Shares of Weight Watchers International Inc. WW, +13.05% now known as WW, soared 13.1% in active trade Friday, after the wellness company reported a narrower-than-expected first-quarter loss and boosted its full-year profit outlook.

Shares of Expedia Group Inc. EXPE, -0.88% fell 0.9% after disappointing quarterly sales.

Sinclair Broadcast Group SBGI, +2.81% shares rose 2.8% as the broadcast company said it has struck a deal valued at more than $10 billion to acquire 21 regional sports networks from Walt Disney Co. DIS, +0.14% the Wall Street Journal reported. Shares of Disney edged up 0.1%.

What did analysts say?

“This is another loud and clear signal that the economy is in really good shape. Jobs—check, wages—check, earnings—check, and tame inflation—check,” wrote Mike Loewengart, v.p. investment strategy at E-Trade Financial Corp., in a Friday note after the jobs report.

“We’re getting to a point where it’s hard to find something to be concerned about. But that’s not an excuse for complacency. As we enter the back nine of earnings season, traders will likely turn their attention to potential trade resolutions coming out of Washington next week. And despite the murmuring of positivity on that front, there are more than a few questions marks in the air,” he said.

What else was on the economic calendar?

A reading of advance trade deficit in goods rose 0.7% to $71.4 billion, according to the government report. Economists polled by MarketWatch expected a $72 billion trade gap.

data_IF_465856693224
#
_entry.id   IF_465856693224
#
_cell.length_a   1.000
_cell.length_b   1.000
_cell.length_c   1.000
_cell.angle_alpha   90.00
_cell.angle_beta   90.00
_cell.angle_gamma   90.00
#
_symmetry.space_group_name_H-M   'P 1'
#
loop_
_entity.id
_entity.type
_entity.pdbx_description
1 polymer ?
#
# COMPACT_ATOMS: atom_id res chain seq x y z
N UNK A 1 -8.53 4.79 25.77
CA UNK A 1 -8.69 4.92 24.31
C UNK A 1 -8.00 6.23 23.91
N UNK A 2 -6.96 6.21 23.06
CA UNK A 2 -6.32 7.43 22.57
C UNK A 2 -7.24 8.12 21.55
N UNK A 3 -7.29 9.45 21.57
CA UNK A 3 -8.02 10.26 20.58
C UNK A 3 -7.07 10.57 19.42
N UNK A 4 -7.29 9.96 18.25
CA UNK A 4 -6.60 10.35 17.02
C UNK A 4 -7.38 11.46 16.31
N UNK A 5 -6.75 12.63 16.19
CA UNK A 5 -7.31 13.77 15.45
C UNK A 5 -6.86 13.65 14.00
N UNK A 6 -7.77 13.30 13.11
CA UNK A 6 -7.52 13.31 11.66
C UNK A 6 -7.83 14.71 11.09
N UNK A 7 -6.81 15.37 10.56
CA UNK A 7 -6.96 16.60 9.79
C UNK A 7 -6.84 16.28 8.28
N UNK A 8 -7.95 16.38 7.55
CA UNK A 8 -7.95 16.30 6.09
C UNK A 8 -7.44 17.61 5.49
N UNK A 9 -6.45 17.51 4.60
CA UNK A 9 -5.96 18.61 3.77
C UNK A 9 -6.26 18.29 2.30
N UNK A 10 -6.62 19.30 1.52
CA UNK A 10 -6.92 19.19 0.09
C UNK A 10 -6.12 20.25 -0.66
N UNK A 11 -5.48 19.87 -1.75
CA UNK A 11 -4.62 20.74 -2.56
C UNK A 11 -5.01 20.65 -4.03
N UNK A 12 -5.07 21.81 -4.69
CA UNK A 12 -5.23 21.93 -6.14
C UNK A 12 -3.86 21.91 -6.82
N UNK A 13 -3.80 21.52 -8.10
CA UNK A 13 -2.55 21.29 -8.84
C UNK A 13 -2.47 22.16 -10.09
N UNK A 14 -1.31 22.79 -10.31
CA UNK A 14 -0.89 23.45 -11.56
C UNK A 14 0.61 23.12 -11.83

The Institute for Supply Management nonmanufacturing index, or services, came in at 55.5, representing the lowest read since August 2017. Economists polled by MarketWatch had expected a reading of 56.1. A reading of 50 or better indicates improving conditions.

Meanwhile, Fed Vice Chairman Richard Clarida said the U.S. economy “is in a very good place” with low unemployment and “muted” inflation, in a speech to a conference sponsored by the Hoover Institution at Stanford University.

St. Louis Fed President James Bullard said to CNBC on Friday that monetary policy seems “a little tight,” but said he wasn’t pushing for a quick policy change.

Chicago Fed President Charles Evans in a speech in Stockholm, said the recent fall in core inflation may be due to transitory factors, echoing comments that Fed boss Jerome Powell made on Wednesday. Still, “we don’t want to be too dismissive of this development,” he added. “We cannot declare victory yet on our inflation mandate,” he said.

How did other markets trade?

China’s markets were closed for a holiday, and Japan’s Nikkei remained closed for a 10-day holiday commemorating the installation of a new emperor earlier this week. Hong Kong’s Hang Seng Index HSI, +0.46% advanced on the day.

European stocks closed higher as reflected by a 0.4% gain in the Stoxx Europe 600. SXXP, +0.39%

Crude-oil prices CLM9, +0.08% edged higher, while gold prices GCM9, +0.64% bucked up after settling at its lowest level in about four months on Thursday. The U.S. dollar index DXY, -0.36% meanwhile, fell.